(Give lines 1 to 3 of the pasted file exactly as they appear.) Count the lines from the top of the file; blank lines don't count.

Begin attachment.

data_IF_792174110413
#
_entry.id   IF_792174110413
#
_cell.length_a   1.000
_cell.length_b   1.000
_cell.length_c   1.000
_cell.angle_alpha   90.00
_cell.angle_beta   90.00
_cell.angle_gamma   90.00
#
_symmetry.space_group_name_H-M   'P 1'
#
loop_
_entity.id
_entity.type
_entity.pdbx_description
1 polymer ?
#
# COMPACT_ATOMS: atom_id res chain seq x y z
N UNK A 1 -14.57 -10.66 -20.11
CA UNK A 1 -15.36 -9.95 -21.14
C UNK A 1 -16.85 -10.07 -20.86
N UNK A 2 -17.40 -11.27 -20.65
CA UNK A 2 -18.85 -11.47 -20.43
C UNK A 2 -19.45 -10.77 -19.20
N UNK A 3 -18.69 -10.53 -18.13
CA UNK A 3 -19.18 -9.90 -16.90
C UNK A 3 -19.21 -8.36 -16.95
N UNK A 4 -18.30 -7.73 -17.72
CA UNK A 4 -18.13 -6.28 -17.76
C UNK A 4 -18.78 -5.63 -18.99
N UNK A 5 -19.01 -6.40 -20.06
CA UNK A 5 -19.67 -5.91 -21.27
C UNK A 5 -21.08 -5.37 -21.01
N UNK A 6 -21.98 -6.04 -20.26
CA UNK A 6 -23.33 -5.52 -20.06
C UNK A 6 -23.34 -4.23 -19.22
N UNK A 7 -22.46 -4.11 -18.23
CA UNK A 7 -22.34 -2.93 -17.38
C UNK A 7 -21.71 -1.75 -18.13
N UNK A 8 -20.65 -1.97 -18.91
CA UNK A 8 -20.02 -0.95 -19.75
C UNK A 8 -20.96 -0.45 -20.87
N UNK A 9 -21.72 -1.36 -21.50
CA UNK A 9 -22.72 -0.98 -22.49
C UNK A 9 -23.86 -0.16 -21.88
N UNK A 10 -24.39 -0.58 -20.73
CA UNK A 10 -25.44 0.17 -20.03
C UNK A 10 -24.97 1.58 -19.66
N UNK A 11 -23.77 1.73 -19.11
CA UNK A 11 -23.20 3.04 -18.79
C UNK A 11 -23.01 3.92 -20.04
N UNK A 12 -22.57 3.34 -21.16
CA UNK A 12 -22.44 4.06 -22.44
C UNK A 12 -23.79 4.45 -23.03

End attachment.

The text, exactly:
data_IF_792174110413
#
_entry.id   IF_792174110413